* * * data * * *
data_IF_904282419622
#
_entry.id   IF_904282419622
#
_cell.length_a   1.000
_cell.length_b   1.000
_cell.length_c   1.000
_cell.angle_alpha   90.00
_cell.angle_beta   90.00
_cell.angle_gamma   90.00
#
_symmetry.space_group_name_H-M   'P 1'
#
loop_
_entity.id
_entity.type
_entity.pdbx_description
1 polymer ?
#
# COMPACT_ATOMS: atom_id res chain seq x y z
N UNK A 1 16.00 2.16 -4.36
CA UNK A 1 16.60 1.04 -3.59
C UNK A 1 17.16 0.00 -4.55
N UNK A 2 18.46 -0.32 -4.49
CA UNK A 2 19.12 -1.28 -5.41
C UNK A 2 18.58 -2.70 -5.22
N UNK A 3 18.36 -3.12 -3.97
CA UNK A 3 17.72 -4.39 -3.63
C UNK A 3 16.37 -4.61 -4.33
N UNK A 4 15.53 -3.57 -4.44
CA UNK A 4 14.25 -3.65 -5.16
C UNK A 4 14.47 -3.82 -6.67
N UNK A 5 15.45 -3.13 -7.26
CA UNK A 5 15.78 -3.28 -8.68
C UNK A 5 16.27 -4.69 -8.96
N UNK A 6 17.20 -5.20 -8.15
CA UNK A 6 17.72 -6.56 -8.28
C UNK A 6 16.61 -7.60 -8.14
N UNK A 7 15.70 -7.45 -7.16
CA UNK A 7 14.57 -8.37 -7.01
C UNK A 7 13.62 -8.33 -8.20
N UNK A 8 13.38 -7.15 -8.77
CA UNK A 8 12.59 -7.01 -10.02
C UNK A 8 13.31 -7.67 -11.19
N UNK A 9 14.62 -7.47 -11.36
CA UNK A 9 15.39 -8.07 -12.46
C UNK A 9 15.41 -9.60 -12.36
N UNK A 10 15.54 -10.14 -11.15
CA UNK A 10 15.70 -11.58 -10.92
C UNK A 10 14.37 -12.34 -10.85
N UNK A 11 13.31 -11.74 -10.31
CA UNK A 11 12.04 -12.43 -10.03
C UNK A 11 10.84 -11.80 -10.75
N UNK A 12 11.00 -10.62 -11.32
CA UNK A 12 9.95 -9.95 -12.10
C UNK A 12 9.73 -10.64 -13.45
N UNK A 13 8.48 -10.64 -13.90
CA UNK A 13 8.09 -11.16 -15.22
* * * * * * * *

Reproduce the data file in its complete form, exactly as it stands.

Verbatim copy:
data_IF_904282419622
#
_entry.id   IF_904282419622
#
_cell.length_a   1.000
_cell.length_b   1.000
_cell.length_c   1.000
_cell.angle_alpha   90.00
_cell.angle_beta   90.00
_cell.angle_gamma   90.00
#
_symmetry.space_group_name_H-M   'P 1'
#
loop_
_entity.id
_entity.type
_entity.pdbx_description
1 polymer ?
#
# COMPACT_ATOMS: atom_id res chain seq x y z
N UNK A 1 16.00 2.16 -4.36
CA UNK A 1 16.60 1.04 -3.59
C UNK A 1 17.16 0.00 -4.55
N UNK A 2 18.46 -0.32 -4.49
CA UNK A 2 19.12 -1.28 -5.41
C UNK A 2 18.58 -2.70 -5.22
N UNK A 3 18.36 -3.12 -3.97
CA UNK A 3 17.72 -4.39 -3.63
C UNK A 3 16.37 -4.61 -4.33
N UNK A 4 15.53 -3.57 -4.44
CA UNK A 4 14.25 -3.65 -5.16
C UNK A 4 14.47 -3.82 -6.67
N UNK A 5 15.45 -3.13 -7.26
CA UNK A 5 15.78 -3.28 -8.68
C UNK A 5 16.27 -4.69 -8.96
N UNK A 6 17.20 -5.20 -8.15
CA UNK A 6 17.72 -6.56 -8.28
C UNK A 6 16.61 -7.60 -8.14
N UNK A 7 15.70 -7.45 -7.16
CA UNK A 7 14.57 -8.37 -7.01
C UNK A 7 13.62 -8.33 -8.20
N UNK A 8 13.38 -7.15 -8.77
CA UNK A 8 12.59 -7.01 -10.02
C UNK A 8 13.31 -7.67 -11.19
N UNK A 9 14.62 -7.47 -11.36
CA UNK A 9 15.39 -8.07 -12.46
C UNK A 9 15.41 -9.60 -12.36
N UNK A 10 15.54 -10.14 -11.15
CA UNK A 10 15.70 -11.58 -10.92
C UNK A 10 14.37 -12.34 -10.85
N UNK A 11 13.31 -11.74 -10.31
CA UNK A 11 12.04 -12.43 -10.03
C UNK A 11 10.84 -11.80 -10.75
N UNK A 12 11.00 -10.62 -11.32
CA UNK A 12 9.95 -9.95 -12.10
C UNK A 12 9.73 -10.64 -13.45
N UNK A 13 8.48 -10.64 -13.90
CA UNK A 13 8.09 -11.16 -15.22